Top travel scams to avoid as we head into the summer season

Scams

Though spring break is over, this is just the beginning of “travel scam” season. The latest one has fooled 90% of the people it targets.

Here are the top travel scams to avoid:

1) Point Theft:

The more that Gary Buffaloe racks up frequent flyer miles, the more he finds himself the target of scams, like the time his hotel points were stolen.

“I found out that someone had gotten into the system and was staying at Disney Land resort on my points,” he said.

If he had not thought to check his points, he may never have known his account was being drained.

2) Travel

We told Buffaloe about the latest travel scam, one that has fooled 90% of its targets according to the online security firm Barracuda.

It’s not your run-of-the-mill phishing email. The scammers research where you work and travel through social media, and send a bogus airline email with an “itinerary” attachment that’s really malware.

“They’re combining all these different approaches and information and research to target the attack more specifically to make it more legitimate,” said Kevin Hodges an IT expert with USC Upstate.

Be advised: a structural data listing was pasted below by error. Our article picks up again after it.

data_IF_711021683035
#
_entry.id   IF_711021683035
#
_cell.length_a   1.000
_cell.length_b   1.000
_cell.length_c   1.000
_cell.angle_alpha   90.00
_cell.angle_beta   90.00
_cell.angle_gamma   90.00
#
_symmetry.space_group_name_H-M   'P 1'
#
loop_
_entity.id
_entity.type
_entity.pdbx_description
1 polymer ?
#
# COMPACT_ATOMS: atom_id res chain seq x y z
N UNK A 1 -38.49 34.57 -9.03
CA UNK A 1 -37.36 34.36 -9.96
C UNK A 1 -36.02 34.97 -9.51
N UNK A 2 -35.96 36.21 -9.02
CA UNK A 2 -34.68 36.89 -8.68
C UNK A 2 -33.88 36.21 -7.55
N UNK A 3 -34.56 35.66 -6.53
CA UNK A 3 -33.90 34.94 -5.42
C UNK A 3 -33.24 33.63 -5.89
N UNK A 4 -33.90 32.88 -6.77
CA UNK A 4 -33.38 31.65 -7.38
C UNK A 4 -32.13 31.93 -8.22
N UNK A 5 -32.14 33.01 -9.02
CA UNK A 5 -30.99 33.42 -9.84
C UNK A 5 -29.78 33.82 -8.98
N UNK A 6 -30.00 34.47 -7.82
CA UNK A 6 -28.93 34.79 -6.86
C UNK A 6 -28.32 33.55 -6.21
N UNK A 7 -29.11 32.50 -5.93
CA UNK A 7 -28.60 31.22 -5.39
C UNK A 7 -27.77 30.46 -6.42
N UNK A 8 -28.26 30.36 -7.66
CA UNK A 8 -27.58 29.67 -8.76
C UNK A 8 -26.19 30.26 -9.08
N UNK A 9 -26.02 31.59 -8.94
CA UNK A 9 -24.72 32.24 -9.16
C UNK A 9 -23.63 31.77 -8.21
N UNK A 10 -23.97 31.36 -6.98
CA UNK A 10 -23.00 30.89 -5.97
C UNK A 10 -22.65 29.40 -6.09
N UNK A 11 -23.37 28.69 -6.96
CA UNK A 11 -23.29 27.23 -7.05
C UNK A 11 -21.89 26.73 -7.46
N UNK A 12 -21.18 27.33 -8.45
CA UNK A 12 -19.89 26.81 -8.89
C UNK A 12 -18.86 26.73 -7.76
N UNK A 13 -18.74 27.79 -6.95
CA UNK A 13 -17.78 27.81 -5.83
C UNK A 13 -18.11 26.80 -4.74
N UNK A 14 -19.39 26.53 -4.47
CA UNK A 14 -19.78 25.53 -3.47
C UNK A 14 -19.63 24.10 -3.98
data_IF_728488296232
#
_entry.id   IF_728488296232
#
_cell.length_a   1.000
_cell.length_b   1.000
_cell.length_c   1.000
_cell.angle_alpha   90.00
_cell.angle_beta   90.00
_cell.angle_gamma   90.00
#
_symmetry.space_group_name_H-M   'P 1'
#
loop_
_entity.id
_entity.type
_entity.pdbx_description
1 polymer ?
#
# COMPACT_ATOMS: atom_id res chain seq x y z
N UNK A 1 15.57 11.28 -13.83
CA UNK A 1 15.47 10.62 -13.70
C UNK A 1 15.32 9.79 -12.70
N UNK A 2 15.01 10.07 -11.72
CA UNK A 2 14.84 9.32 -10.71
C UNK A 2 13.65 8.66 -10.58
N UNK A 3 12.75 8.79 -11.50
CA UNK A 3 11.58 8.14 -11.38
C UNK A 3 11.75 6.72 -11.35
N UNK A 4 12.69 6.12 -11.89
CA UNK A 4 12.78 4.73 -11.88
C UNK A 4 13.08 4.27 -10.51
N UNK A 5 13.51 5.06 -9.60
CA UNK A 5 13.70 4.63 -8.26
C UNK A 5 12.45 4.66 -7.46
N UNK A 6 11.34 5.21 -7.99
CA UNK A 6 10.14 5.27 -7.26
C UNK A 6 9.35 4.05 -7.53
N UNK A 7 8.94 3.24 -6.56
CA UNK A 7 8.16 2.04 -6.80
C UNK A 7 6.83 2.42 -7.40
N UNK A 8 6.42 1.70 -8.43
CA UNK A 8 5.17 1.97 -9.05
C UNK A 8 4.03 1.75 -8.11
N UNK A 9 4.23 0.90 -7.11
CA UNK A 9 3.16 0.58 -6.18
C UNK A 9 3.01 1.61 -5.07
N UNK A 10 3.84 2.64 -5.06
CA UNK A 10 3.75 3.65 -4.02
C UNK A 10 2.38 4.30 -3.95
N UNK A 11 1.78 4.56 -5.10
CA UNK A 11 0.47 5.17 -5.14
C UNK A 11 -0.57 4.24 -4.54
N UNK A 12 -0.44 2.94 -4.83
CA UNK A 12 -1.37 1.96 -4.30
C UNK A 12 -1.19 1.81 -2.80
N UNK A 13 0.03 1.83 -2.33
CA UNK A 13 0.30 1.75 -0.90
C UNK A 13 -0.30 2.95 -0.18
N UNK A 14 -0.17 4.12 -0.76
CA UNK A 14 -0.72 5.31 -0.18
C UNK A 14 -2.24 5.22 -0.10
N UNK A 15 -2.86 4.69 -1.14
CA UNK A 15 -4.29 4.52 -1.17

3) Home Rental and Free Travel scams

He also warns, this time of year online rental scams and fake free travel offers are rampant.

“The odds that someone just sent you the greatest deal ever is pretty slim,” said Hodges.

4) Car Rental Scams

You’ve got to know the facts when you rent a car, too. Lots of companies will offer you a low price but insist that you sign up for insurance. You likely already have that through your own carrier or even your credit card.

5) Impersonator scams

Krystal Coltrain another frequent traveler, warns watch out for fake hotel websites, and scams that impersonate real travel companies.
“A co-worker Googled the travel agency and he found the wrong number and the people that picked up said reservation desk, and they took his card information and charged like $800 or something,” said Coltrain.

Scammers may get caught.

“They played a scam on him,” said Buffaloe, referring to the man who had stolen his points.

“They sent him an email, saying you’ve just won more points, free night stay, you have to come and collect it. He came to collect it and he was arrested,” said Buffaloe.

But more than often, catching the scammer is as likely as winning a real free vacation.

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